The chapter on posture is quite interesting.

Thanks for posting it.

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 Re: The Structure and Movement of Clarinet Playing
Author: seabreeze 
Date:   2019-03-14 06:10

The author, Sheri Lynn Rolf, is a medical doctor with a residency in otolaryngology-head & neck injuries. She also has a masters degree in clarinet performance. I wonder how many doctors have gone back to grad school to earn a doctorate in applied music? I would imagine, not many.

Much of the dissertation is a presentation of anatomy without specific reference to the clarinet or clarinet playing. In those sections she uses the technical language of the anatomy book writers. But she can be perfectly plain and colloquial in describing key concepts such as in her definition of posture: "The human body is designed to move. Optimal posture is a continually moving target" (102). She makes it clear that "the rigid military posture . . . is an example of bad posture" (104).

The parts that would be of most interest to clarinetists are probably those devoted to ways to prevent postural problems and abnormalities from developing--techniques that include the Alexander Technique, the Feldenkrais Method, Pilates, Yoga, Rolfing, and Body Mapping as devised by cellist William Conable. She provides a photo of her hands holding a clarinet and shows the use of a Kooiman Maestro 2 Thumb Rest. The catalog of "what could go wrong" as a result of poor posture includes carpal tunnel, ulnar nerve entrapment, temporomandiblular joint dysfunction, thoratic outlet syndrome, focal dystonia, and a rare form of pneumonia.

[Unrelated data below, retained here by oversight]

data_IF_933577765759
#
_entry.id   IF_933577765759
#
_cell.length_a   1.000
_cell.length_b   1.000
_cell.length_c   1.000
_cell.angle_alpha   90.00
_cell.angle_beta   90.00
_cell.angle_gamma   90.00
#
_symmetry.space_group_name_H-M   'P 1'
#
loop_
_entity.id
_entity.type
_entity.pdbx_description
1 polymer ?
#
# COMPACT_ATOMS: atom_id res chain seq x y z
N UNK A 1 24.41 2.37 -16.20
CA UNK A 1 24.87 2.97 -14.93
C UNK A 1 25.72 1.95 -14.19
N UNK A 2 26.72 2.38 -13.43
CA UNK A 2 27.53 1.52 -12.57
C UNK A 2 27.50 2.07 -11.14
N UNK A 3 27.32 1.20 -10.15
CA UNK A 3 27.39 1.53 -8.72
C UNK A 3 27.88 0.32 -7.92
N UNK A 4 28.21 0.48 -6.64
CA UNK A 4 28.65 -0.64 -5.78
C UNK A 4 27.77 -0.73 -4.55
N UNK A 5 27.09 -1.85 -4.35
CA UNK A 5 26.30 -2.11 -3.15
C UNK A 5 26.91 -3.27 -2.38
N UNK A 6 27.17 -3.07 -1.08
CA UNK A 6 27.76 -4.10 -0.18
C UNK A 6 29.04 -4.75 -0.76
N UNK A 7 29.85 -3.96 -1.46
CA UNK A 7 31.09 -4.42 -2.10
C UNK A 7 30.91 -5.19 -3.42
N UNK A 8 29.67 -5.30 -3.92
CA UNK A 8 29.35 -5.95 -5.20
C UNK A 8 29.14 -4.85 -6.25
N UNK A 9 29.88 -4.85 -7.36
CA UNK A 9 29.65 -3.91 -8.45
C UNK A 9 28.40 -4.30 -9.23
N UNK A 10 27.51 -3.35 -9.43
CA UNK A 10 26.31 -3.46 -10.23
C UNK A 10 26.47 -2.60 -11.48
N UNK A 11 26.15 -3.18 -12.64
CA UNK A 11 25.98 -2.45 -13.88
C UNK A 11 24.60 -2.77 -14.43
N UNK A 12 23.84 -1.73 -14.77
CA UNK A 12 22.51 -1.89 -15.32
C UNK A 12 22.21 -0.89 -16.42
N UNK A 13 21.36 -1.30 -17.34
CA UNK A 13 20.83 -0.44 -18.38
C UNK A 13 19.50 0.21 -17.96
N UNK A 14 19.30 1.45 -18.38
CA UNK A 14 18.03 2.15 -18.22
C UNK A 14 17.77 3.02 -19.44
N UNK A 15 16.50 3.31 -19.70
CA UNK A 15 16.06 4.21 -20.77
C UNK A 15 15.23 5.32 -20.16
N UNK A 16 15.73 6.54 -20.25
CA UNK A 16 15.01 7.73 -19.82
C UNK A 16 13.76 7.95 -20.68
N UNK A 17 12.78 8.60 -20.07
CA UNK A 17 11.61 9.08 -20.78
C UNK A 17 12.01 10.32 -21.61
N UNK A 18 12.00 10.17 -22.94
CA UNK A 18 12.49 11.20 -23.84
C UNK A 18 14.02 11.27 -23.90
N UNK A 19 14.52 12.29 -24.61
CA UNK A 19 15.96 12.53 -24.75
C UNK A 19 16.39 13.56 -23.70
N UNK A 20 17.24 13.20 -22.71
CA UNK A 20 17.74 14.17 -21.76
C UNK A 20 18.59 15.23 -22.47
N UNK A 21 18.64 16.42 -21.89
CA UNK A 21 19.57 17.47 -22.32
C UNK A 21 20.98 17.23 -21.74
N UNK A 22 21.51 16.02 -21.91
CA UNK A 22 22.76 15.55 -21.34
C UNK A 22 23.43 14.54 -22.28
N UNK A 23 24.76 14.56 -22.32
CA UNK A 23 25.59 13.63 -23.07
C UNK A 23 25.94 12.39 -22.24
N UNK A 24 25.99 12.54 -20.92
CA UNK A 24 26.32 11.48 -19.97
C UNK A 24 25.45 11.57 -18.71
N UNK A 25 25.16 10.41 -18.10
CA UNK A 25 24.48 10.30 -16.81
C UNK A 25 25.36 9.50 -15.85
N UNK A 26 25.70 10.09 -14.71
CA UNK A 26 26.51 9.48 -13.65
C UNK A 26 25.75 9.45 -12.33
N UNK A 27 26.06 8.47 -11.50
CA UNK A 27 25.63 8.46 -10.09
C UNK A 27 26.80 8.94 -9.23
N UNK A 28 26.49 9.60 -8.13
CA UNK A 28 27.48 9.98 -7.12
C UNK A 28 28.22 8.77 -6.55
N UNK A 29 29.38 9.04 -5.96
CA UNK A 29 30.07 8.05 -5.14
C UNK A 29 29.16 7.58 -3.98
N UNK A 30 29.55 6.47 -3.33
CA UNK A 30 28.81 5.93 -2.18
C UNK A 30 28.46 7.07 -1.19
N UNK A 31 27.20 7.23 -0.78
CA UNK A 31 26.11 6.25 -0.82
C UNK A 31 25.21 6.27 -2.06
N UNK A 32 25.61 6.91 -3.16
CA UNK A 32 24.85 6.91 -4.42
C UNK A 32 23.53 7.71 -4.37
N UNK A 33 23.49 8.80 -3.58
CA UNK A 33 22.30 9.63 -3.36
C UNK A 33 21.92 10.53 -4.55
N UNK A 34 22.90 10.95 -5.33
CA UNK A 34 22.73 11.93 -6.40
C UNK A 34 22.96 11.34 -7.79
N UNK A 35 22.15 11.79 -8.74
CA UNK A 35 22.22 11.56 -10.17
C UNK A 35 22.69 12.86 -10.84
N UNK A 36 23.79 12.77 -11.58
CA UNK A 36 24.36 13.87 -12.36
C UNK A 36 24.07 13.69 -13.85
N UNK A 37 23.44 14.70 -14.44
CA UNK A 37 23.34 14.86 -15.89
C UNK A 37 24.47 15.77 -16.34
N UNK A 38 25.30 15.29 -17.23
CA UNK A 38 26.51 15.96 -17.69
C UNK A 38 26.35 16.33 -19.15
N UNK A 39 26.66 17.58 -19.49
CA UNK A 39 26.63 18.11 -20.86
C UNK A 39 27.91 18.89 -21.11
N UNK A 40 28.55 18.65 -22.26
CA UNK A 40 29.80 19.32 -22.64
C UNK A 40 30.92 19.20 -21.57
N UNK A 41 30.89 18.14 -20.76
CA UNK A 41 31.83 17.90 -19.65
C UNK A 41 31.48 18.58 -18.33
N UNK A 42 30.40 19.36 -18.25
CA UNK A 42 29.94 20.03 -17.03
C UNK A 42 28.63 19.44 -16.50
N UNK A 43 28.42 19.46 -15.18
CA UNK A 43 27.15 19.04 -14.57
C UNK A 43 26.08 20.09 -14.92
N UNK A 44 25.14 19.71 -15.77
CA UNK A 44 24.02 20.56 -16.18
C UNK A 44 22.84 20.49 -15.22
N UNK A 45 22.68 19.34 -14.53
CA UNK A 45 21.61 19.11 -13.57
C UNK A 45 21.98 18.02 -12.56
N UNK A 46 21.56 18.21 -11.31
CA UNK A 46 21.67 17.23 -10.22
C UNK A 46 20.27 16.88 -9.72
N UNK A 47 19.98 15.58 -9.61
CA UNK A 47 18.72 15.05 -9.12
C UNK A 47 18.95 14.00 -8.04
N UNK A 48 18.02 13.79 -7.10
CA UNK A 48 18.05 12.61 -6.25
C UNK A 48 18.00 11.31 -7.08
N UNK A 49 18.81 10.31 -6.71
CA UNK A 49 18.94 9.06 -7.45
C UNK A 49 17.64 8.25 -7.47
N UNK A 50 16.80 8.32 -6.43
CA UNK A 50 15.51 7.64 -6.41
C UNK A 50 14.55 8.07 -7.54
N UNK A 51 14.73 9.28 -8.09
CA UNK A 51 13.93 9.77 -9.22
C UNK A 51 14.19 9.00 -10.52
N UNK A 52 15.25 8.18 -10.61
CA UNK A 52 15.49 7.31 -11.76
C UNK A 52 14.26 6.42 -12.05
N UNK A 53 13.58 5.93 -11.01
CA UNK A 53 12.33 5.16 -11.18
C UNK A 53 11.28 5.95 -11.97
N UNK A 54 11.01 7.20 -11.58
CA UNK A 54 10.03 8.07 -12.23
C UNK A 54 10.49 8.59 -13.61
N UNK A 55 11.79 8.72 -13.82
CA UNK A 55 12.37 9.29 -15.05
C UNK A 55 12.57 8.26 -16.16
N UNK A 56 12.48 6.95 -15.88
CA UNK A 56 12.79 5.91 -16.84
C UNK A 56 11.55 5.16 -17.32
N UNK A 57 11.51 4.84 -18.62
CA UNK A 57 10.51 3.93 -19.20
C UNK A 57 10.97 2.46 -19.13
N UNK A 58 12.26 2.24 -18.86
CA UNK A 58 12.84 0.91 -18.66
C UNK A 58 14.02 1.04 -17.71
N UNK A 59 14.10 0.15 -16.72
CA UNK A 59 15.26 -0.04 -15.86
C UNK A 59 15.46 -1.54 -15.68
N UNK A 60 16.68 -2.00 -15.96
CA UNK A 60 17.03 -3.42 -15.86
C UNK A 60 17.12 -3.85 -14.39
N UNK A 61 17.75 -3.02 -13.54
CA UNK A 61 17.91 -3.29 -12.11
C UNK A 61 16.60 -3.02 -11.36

Post Edited (2019-03-15 06:27)

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 Re: The Structure and Movement of Clarinet Playing
Author: Luuk 2017
Date:   2019-03-14 13:36

I read the dissertation. Again, it is shown how complex the human body is, and how problems at one location can lead to pain or unease in remote parts. Especially the part about 'balancing' the head on the neck made some things clear for me.

Also, it is made clear that the use of metaphores in explaining clarinet playing, and especially for blowing will in general not be enlightening, but may only lead to confusion.

Aside from this, I personally find the repeated use of the word 'designed' in relation to biological organs striking.

Regards,

Luuk
Philips Symphonic Band
The Netherlands

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 Re: The Structure and Movement of Clarinet Playing
Author: shmuelyosef 
Date:   2019-03-15 03:37

Quote:

<Luuk> said:
"I personally find the repeated use of the word 'designed' in relation to biological organs striking."


The term design is not always used in the active sense ('to design'), but often in describing a particular arrangement of objects, e.g. "the stones at the shallow bend of the river made a very interesting design". I believe that is the mode of the author's usage.



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 Re: The Structure and Movement of Clarinet Playing
Author: SunnyDaze 
Date:   2019-03-22 00:41

Hi Hank,

Thank you for putting this on the forum. I'm a clarinet player with wrist trouble and a biomedical science background, so I will definitely give it a go.

I'm learning the clarinet on medical advice to try and strengthen my lungs to sort out a condition called chronic hyperventilation so I could probably offer Dr Rolf a sequel if she would like it. :-)

Thanks!